Critically Acclaimed Film - Lunana: A Yak in the Classroom, Showcases The Magic Of Bhutan’s Highlands
Directed by Pawo Choyning Dorji, this highly acclaimed movie has been accepted for more than 10 international film festivals.
By Staff Reporter
Lunana: A Yak in the Classroom is a heart-rendingly beautiful film which has been accepted for more than 10 international film festivals.
Directed by the esteemed Pawo Choyning Dorji, this highly acclaimed movie has been shown at the World Premiere of the 63rd BFI London Film Festival.
It has also been selected for the 24th Busan International Film Festival and will soon have its North American Premiere at the 38th Vancouver International Film Festival.
The Vancouver International Film Festival, one of the largest film festival in North America, has selected Lunana: A Yak in the Classroom as part of their ‘Dragons & Tigers’ selections.
Dragons & Tigers is an internationally celebrated series that introduces the most exciting talents from East Asia to the rest of the World.
Lunana: A Yak in the Classroom was made under challenging conditions
Shot in the world’s most remote school at an impressive altitude of around 5000m above sea level, the crew spent 2 months amidst the majestic Himalayan glaciers, totally cut off from the outside world.
Photo: Facebook/Lunana: A Yak in the Classroom
Challenges abound while shooting, they had nothing but the power of the sun to charge their equipment while some of the actors from the village had never even watched a movie before.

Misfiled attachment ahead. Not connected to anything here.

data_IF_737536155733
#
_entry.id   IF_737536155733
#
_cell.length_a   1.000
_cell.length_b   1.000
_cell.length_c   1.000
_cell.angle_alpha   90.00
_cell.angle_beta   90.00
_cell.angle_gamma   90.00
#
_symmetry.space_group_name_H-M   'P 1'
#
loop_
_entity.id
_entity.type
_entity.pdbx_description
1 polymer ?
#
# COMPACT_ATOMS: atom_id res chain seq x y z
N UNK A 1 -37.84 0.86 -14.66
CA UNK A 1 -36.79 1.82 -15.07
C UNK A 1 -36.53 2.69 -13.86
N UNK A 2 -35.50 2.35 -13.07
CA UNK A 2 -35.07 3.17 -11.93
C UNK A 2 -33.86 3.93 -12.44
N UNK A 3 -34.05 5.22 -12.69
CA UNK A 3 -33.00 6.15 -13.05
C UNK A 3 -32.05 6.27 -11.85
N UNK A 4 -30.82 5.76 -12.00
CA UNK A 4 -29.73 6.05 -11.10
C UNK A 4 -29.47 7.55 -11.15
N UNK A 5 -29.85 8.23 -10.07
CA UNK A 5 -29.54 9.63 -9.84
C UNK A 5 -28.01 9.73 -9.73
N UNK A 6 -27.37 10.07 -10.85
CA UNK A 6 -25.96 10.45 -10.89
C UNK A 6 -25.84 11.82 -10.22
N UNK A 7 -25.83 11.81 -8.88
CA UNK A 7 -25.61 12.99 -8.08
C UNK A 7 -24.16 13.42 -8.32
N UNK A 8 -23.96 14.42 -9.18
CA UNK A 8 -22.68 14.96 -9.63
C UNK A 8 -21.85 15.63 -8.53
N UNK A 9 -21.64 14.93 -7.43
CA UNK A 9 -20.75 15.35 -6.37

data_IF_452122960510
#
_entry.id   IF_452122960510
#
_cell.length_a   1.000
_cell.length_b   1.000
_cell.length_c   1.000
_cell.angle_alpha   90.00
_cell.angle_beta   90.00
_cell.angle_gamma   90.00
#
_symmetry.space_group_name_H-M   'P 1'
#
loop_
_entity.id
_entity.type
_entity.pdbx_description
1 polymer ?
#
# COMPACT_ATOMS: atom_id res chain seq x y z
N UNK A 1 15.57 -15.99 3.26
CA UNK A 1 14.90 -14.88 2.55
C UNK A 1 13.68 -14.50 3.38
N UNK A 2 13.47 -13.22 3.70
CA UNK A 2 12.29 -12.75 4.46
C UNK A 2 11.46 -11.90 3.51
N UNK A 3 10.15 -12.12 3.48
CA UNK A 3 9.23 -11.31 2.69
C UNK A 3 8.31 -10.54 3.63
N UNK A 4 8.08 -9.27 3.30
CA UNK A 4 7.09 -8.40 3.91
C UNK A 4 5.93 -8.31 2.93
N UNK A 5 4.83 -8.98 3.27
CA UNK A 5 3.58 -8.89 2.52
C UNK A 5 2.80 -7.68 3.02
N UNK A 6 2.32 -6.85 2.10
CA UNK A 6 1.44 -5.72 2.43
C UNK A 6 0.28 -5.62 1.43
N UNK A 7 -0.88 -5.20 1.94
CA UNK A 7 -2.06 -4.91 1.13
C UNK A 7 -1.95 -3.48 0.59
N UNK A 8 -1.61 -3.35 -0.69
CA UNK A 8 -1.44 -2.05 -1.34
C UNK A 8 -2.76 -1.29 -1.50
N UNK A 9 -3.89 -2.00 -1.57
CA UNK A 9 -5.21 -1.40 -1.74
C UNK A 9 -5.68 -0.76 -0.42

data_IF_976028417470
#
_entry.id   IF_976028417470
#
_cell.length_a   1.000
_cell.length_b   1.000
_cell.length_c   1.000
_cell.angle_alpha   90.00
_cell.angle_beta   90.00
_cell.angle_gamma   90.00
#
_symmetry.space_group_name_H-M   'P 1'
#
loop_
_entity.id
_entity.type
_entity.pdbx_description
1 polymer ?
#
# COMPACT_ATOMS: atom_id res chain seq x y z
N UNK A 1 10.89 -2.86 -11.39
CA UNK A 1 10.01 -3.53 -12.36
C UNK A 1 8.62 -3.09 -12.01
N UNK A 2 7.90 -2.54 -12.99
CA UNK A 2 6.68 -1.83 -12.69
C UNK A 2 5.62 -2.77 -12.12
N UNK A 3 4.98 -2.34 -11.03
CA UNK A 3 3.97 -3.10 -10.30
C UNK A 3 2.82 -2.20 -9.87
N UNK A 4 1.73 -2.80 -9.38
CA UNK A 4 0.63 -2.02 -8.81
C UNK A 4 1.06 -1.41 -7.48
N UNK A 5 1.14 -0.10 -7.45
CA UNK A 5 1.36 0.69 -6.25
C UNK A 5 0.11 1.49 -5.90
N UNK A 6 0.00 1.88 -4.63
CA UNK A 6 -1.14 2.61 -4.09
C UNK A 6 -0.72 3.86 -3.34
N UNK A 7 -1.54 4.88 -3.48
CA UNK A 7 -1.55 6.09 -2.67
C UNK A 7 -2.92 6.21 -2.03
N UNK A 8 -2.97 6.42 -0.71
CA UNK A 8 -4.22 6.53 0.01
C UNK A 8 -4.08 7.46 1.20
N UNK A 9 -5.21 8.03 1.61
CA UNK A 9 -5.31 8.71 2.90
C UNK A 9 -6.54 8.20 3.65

Synopsis of Lunana: A Yak in the Classroom
The film begins with an all-too-familiar Bhutanese scenario - an apathetic and bored-to-death young professional (Ugyen Dorji, played by Sherub Dorji) hates his job.
An aspiring singer living with his grandmother in Thimphu, the capital of Bhutan, Ugyen dreams of getting a visa to relocate to Australia.
But before he can do that, he has to finish his final year of government teaching service in Bhutan’s most remote village school in Lunana. To cope with his stress, he parties hard and hangs around in Thimphu’s grubby corners with his friends all night long.
With more yak dung than people up in the mountains, Uygen found it difficult to adjust to life in Lunana.
Source: Facebook/Lunana: A Yak in the Classroom
He struggled to teach in a school where there was no blackboard and the children had never heard of it or seen one themselves.
However, through the passage of time, the students, community, and tradition of the place grew on him and gradually altered his perception.
Nature and spirituality figure prominently in Lunana’s daily life, and the film captured the richness of a culture rarely exhibited on screen.
Lunana: A Yak in the Classroom is indeed a heartfelt, humanistic tale about the unexpected ways that life can change us.
Film as a visual record of life
The director, Pawo Choyning Dorji mentioned the importance of documenting the unique lifestyle of the people of Lunana, echoing what his teacher Dzongsar Khyentse Rinpoche once told him.
“The films we make will remain for eternity. They will be watched a hundred years later… well after we have passed on. Our creations will be what the future generations will use as a reference of our time. As filmmakers we are the scribes of our era. It is through our creations that we must tell the stories that define our people, our time and our society. We are the preservers of our time’s dreams, hopes, and even fears… and this is a very sacred responsibility.”